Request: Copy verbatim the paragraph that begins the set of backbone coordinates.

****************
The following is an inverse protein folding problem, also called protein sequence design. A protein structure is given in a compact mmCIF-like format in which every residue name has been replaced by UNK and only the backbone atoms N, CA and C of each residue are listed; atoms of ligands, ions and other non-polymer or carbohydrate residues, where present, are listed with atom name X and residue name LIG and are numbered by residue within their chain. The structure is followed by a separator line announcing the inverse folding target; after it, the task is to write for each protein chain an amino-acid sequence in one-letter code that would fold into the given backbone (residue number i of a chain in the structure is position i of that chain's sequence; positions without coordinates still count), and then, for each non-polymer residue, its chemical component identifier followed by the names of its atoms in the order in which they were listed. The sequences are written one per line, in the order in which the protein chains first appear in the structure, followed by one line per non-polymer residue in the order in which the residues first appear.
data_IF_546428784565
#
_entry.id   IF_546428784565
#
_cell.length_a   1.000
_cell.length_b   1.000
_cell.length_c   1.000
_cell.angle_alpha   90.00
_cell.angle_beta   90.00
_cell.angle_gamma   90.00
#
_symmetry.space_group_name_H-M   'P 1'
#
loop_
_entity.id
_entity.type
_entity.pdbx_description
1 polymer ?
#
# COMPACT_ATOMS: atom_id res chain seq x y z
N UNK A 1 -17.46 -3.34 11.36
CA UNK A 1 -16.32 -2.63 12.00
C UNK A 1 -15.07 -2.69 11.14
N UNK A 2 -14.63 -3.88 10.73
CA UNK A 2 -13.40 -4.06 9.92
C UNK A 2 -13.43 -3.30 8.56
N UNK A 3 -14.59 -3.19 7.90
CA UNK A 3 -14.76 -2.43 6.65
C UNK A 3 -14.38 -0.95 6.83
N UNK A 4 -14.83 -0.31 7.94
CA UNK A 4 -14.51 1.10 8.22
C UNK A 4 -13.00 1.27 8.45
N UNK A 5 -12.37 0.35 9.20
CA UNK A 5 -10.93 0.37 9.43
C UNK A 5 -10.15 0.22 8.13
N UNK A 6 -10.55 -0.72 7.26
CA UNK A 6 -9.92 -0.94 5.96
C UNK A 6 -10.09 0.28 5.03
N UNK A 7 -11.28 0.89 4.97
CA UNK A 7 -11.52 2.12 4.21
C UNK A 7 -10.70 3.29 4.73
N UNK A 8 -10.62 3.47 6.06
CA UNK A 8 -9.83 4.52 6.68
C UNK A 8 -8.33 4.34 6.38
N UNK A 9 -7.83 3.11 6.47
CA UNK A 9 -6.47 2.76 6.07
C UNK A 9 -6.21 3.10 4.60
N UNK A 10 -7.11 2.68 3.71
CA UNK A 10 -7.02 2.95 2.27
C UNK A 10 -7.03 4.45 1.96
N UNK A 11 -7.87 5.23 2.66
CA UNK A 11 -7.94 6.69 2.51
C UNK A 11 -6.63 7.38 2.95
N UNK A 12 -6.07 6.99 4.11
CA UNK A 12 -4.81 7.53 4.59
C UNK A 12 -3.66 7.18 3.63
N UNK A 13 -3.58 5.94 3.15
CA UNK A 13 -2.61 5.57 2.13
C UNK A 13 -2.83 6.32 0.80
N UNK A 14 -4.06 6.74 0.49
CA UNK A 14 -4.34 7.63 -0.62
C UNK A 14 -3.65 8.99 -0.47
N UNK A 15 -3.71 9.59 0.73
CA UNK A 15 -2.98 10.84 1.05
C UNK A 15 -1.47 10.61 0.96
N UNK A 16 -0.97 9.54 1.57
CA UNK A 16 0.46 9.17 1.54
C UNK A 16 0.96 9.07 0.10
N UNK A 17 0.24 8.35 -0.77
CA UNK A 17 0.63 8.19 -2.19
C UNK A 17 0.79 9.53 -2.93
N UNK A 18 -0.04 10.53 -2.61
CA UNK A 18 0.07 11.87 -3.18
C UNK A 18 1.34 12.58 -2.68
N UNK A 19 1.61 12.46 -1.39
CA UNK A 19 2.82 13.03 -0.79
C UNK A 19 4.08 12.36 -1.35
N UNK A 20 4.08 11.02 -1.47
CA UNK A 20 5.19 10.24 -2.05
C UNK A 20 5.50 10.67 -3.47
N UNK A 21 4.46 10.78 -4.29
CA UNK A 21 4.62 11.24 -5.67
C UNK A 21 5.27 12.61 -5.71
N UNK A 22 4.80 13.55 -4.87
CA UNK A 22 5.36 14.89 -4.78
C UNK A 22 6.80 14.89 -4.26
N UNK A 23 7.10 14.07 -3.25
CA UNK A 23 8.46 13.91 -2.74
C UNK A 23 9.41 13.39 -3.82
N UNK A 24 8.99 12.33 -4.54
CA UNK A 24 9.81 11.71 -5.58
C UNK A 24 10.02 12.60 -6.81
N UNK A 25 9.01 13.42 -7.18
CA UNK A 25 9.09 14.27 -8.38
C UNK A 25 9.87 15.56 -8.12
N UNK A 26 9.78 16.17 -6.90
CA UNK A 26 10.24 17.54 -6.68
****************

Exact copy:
The following is an inverse protein folding problem, also called protein sequence design. A protein structure is given in a compact mmCIF-like format in which every residue name has been replaced by UNK and only the backbone atoms N, CA and C of each residue are listed; atoms of ligands, ions and other non-polymer or carbohydrate residues, where present, are listed with atom name X and residue name LIG and are numbered by residue within their chain. The structure is followed by a separator line announcing the inverse folding target; after it, the task is to write for each protein chain an amino-acid sequence in one-letter code that would fold into the given backbone (residue number i of a chain in the structure is position i of that chain's sequence; positions without coordinates still count), and then, for each non-polymer residue, its chemical component identifier followed by the names of its atoms in the order in which they were listed. The sequences are written one per line, in the order in which the protein chains first appear in the structure, followed by one line per non-polymer residue in the order in which the residues first appear.